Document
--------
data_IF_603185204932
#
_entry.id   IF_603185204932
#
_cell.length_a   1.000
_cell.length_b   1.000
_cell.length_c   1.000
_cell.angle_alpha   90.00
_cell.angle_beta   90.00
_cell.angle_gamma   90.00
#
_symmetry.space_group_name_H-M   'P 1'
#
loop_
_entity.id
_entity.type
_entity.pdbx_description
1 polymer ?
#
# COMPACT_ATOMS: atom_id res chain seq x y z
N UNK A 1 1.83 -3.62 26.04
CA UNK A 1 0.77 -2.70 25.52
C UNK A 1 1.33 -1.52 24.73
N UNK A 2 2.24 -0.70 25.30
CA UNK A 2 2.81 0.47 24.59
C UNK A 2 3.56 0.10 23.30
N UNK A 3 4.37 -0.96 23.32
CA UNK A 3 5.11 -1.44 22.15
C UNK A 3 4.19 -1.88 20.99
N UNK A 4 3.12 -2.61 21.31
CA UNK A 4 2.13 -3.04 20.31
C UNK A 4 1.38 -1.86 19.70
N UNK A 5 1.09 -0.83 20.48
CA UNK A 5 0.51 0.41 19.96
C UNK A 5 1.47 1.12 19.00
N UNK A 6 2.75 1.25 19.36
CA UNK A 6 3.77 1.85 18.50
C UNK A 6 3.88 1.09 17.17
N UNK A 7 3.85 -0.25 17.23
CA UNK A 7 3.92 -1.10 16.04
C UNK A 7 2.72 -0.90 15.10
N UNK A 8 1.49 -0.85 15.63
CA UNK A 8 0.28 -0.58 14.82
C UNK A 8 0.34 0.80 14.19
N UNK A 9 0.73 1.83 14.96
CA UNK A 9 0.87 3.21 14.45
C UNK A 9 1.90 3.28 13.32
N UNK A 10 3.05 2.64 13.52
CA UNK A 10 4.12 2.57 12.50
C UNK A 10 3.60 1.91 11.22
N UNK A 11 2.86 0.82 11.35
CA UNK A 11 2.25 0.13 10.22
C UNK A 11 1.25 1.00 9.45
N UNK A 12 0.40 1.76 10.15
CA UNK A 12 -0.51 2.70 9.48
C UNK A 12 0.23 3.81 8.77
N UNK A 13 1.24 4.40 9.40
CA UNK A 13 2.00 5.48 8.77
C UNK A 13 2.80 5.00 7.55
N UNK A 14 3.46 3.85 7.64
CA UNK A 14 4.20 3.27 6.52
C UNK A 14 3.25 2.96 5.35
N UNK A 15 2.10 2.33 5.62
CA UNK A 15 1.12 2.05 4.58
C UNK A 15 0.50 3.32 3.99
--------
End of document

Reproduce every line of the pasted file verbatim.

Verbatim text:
data_IF_603185204932
#
_entry.id   IF_603185204932
#
_cell.length_a   1.000
_cell.length_b   1.000
_cell.length_c   1.000
_cell.angle_alpha   90.00
_cell.angle_beta   90.00
_cell.angle_gamma   90.00
#
_symmetry.space_group_name_H-M   'P 1'
#
loop_
_entity.id
_entity.type
_entity.pdbx_description
1 polymer ?
#
# COMPACT_ATOMS: atom_id res chain seq x y z
N UNK A 1 1.83 -3.62 26.04
CA UNK A 1 0.77 -2.70 25.52
C UNK A 1 1.33 -1.52 24.73
N UNK A 2 2.24 -0.70 25.30
CA UNK A 2 2.81 0.47 24.59
C UNK A 2 3.56 0.10 23.30
N UNK A 3 4.37 -0.96 23.32
CA UNK A 3 5.11 -1.44 22.15
C UNK A 3 4.19 -1.88 20.99
N UNK A 4 3.12 -2.61 21.31
CA UNK A 4 2.13 -3.04 20.31
C UNK A 4 1.38 -1.86 19.70
N UNK A 5 1.09 -0.83 20.48
CA UNK A 5 0.51 0.41 19.96
C UNK A 5 1.47 1.12 19.00
N UNK A 6 2.75 1.25 19.36
CA UNK A 6 3.77 1.85 18.50
C UNK A 6 3.88 1.09 17.17
N UNK A 7 3.85 -0.25 17.23
CA UNK A 7 3.92 -1.10 16.04
C UNK A 7 2.72 -0.90 15.10
N UNK A 8 1.49 -0.85 15.63
CA UNK A 8 0.28 -0.58 14.82
C UNK A 8 0.34 0.80 14.19
N UNK A 9 0.73 1.83 14.96
CA UNK A 9 0.87 3.21 14.45
C UNK A 9 1.90 3.28 13.32
N UNK A 10 3.05 2.64 13.52
CA UNK A 10 4.12 2.57 12.50
C UNK A 10 3.60 1.91 11.22
N UNK A 11 2.86 0.82 11.35
CA UNK A 11 2.25 0.13 10.22
C UNK A 11 1.25 1.00 9.45
N UNK A 12 0.40 1.76 10.15
CA UNK A 12 -0.51 2.70 9.48
C UNK A 12 0.23 3.81 8.77
N UNK A 13 1.24 4.40 9.40
CA UNK A 13 2.00 5.48 8.77
C UNK A 13 2.80 5.00 7.55
N UNK A 14 3.46 3.85 7.64
CA UNK A 14 4.20 3.27 6.52
C UNK A 14 3.25 2.96 5.35
N UNK A 15 2.10 2.33 5.62
CA UNK A 15 1.12 2.05 4.58
C UNK A 15 0.50 3.32 3.99